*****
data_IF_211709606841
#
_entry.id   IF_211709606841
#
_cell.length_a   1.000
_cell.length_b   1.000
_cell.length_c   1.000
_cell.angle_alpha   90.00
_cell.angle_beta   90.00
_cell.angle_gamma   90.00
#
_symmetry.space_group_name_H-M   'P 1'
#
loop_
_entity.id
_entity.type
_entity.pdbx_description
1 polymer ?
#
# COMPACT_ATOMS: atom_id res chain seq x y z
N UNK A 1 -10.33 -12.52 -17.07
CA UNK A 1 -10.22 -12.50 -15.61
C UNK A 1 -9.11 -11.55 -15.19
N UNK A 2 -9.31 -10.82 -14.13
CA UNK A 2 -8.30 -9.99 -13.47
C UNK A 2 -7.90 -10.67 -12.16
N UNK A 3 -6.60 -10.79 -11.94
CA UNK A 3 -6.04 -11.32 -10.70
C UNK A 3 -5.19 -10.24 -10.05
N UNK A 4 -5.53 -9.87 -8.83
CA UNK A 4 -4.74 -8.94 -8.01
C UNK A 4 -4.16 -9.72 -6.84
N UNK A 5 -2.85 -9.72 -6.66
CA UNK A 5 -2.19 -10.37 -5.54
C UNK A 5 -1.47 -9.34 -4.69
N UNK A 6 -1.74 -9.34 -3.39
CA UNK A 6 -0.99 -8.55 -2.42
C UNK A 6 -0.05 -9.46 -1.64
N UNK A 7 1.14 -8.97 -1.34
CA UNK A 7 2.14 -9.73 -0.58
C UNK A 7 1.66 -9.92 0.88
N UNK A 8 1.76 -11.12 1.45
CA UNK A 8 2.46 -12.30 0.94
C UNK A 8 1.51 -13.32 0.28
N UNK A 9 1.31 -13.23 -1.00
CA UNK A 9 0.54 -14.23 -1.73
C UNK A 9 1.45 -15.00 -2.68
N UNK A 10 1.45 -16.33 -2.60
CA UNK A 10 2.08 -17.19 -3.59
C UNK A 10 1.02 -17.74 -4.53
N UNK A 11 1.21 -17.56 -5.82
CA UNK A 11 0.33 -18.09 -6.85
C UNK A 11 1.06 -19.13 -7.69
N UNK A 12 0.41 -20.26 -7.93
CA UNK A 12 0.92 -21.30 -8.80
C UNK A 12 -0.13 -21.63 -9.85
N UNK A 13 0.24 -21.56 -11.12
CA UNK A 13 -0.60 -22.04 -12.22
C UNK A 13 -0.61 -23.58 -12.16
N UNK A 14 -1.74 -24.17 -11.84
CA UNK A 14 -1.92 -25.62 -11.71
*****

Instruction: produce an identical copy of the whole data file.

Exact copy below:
data_IF_211709606841
#
_entry.id   IF_211709606841
#
_cell.length_a   1.000
_cell.length_b   1.000
_cell.length_c   1.000
_cell.angle_alpha   90.00
_cell.angle_beta   90.00
_cell.angle_gamma   90.00
#
_symmetry.space_group_name_H-M   'P 1'
#
loop_
_entity.id
_entity.type
_entity.pdbx_description
1 polymer ?
#
# COMPACT_ATOMS: atom_id res chain seq x y z
N UNK A 1 -10.33 -12.52 -17.07
CA UNK A 1 -10.22 -12.50 -15.61
C UNK A 1 -9.11 -11.55 -15.19
N UNK A 2 -9.31 -10.82 -14.13
CA UNK A 2 -8.30 -9.99 -13.47
C UNK A 2 -7.90 -10.67 -12.16
N UNK A 3 -6.60 -10.79 -11.94
CA UNK A 3 -6.04 -11.32 -10.70
C UNK A 3 -5.19 -10.24 -10.05
N UNK A 4 -5.53 -9.87 -8.83
CA UNK A 4 -4.74 -8.94 -8.01
C UNK A 4 -4.16 -9.72 -6.84
N UNK A 5 -2.85 -9.72 -6.66
CA UNK A 5 -2.19 -10.37 -5.54
C UNK A 5 -1.47 -9.34 -4.69
N UNK A 6 -1.74 -9.34 -3.39
CA UNK A 6 -0.99 -8.55 -2.42
C UNK A 6 -0.05 -9.46 -1.64
N UNK A 7 1.14 -8.97 -1.34
CA UNK A 7 2.14 -9.73 -0.58
C UNK A 7 1.66 -9.92 0.88
N UNK A 8 1.76 -11.12 1.45
CA UNK A 8 2.46 -12.30 0.94
C UNK A 8 1.51 -13.32 0.28
N UNK A 9 1.31 -13.23 -1.00
CA UNK A 9 0.54 -14.23 -1.73
C UNK A 9 1.45 -15.00 -2.68
N UNK A 10 1.45 -16.33 -2.60
CA UNK A 10 2.08 -17.19 -3.59
C UNK A 10 1.02 -17.74 -4.53
N UNK A 11 1.21 -17.56 -5.82
CA UNK A 11 0.33 -18.09 -6.85
C UNK A 11 1.06 -19.13 -7.69
N UNK A 12 0.41 -20.26 -7.93
CA UNK A 12 0.92 -21.30 -8.80
C UNK A 12 -0.13 -21.63 -9.85
N UNK A 13 0.24 -21.56 -11.12
CA UNK A 13 -0.60 -22.04 -12.22
C UNK A 13 -0.61 -23.58 -12.16
N UNK A 14 -1.74 -24.17 -11.84
CA UNK A 14 -1.92 -25.62 -11.71